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slave (York), as did these gloriously red scalp locks. They often imitated its brilliancy by vermilion paints on the horse hairs of their, calumets but, thank God, the genuine article was permitted by a special Providence to be worn on the honored head of this most genial and kindliest of uncles to his honored tomb at St. Louis on Sept 1, 1838.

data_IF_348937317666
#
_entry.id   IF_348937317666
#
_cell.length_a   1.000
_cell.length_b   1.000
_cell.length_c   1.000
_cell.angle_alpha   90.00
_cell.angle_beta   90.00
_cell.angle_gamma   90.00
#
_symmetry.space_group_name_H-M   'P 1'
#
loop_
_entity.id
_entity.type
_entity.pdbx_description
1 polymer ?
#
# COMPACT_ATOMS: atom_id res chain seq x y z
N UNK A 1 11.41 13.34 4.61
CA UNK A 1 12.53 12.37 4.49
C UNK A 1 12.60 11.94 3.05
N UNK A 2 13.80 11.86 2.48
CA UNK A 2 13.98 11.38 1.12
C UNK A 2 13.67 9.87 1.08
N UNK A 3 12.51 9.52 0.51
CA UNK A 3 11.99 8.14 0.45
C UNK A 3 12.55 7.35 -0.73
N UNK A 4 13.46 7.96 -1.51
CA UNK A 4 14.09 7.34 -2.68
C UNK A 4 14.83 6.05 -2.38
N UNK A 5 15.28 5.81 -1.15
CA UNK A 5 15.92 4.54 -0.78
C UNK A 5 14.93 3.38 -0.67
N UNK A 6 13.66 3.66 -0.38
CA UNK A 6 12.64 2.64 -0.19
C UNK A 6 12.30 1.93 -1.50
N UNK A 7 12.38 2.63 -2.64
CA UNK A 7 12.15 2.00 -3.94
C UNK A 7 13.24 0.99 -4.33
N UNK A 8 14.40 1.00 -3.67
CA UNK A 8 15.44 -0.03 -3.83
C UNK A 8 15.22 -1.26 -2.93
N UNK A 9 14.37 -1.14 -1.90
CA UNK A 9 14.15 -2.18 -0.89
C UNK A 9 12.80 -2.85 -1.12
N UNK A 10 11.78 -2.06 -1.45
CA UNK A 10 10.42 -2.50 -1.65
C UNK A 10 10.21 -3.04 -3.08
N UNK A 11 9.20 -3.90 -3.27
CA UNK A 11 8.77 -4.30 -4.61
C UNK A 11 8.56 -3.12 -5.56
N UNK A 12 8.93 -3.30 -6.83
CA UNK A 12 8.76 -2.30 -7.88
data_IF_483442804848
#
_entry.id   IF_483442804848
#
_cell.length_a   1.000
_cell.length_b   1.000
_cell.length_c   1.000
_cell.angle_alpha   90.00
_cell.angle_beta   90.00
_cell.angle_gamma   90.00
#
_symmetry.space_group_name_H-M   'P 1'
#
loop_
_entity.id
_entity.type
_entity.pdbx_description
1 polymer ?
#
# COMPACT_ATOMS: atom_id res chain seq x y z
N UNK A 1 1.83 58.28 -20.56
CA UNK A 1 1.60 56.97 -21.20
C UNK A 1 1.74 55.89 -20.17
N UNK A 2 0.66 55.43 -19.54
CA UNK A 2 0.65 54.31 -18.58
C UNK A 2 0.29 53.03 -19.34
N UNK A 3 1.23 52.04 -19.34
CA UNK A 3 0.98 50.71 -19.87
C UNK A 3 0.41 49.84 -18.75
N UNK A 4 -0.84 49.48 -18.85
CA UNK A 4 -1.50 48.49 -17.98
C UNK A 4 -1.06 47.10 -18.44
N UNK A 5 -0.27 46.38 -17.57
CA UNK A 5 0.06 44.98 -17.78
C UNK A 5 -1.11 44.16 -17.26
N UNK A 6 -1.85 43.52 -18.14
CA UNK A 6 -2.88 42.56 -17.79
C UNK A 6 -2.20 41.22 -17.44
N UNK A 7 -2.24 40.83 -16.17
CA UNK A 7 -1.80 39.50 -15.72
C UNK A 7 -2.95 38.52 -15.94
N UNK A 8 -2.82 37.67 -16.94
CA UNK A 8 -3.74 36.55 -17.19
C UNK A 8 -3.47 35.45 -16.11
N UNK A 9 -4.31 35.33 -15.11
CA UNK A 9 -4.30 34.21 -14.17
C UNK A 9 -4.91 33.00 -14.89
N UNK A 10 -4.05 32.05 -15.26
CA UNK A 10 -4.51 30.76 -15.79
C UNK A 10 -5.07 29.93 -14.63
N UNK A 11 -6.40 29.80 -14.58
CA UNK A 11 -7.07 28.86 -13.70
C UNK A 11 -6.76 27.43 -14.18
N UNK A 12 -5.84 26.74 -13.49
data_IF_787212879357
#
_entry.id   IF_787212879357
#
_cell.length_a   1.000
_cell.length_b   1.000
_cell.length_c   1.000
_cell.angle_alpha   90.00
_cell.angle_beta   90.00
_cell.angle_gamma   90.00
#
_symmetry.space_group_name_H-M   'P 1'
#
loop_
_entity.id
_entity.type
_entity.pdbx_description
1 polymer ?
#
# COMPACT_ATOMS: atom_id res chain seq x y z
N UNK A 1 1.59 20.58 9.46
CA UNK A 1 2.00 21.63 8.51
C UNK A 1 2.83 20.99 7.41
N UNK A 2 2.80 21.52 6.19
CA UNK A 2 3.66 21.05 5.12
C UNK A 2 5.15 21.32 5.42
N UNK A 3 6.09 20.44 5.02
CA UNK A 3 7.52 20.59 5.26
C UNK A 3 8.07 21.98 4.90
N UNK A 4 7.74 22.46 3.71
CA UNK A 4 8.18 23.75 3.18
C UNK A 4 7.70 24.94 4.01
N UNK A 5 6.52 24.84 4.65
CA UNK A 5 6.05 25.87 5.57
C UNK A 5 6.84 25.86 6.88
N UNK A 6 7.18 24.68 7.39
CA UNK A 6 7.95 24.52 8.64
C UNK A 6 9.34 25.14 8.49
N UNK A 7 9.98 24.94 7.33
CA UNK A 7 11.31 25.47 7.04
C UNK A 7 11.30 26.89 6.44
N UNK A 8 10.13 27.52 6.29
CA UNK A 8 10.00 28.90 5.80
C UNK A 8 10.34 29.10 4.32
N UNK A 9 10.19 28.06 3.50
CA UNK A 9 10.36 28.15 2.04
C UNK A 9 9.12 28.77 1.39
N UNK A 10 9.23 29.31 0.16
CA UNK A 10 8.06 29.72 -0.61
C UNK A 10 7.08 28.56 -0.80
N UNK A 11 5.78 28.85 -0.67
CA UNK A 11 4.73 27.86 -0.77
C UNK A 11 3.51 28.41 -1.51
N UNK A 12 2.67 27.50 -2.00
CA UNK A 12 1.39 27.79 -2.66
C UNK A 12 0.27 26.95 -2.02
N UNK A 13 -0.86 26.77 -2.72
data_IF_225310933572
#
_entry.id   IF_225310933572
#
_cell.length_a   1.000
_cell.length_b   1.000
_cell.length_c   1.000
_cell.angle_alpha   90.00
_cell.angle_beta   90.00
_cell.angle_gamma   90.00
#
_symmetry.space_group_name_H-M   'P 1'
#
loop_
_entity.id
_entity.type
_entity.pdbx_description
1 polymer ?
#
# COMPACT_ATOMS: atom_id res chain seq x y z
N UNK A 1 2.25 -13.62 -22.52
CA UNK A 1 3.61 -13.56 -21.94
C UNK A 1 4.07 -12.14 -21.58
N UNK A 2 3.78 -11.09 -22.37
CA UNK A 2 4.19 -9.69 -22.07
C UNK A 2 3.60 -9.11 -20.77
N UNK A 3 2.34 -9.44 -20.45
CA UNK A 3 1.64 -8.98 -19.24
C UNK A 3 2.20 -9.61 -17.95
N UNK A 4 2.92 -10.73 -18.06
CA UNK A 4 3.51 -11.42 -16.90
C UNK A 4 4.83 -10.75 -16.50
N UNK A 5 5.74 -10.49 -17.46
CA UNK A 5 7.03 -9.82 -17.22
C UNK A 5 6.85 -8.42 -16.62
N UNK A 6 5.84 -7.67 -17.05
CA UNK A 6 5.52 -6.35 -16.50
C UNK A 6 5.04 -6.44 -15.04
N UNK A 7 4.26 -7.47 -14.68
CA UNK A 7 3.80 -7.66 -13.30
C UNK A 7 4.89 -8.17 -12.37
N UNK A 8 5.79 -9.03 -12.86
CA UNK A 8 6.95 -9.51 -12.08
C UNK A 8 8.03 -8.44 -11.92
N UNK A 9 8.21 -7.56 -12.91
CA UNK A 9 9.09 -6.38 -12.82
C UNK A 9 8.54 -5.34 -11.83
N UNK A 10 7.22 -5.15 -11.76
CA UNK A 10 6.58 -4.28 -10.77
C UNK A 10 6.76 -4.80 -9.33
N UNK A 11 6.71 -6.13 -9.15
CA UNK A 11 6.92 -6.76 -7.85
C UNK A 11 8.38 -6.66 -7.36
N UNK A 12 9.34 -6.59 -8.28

And tihis brings us to the Chenoweth Massacre of our letter. It must have occurred, as before noted, in July or August, 1789, and wais probably the very last of these tragic disasters in Kentucky. I give as much of the tradition as I can recall. My father was then living in a double log house at Soldier's Retreat. A little before midnight his vigilant wdfe heard moccasins approaching the door and awakened her husband with the alarm of "Indians!" He took his rifle from its rack at the head of the bed and demanded "Who's there." The instant reply was (as I remember it) "John Rose." The inquirer knew the voice, but being a little doubtful whether Rose as a pioneer of an Indian party might not be overawed by his captors in order to save his own life, to gain free admittance for them, started to cross question his neighbor, when Rose cut short all doubts and fears by vehemently exclaiming "For God's sake, Colonel, let me in. I am just from Chenoweth's Station where the Indians have massacred every living soul." There was a traveller from Virginia, one William Elliott, asleep upstairs. He was instantly awakened and his horse ordered, and he was sent to some more distant station down the Creek   Floyd's or Sturges, perhaps   and Rose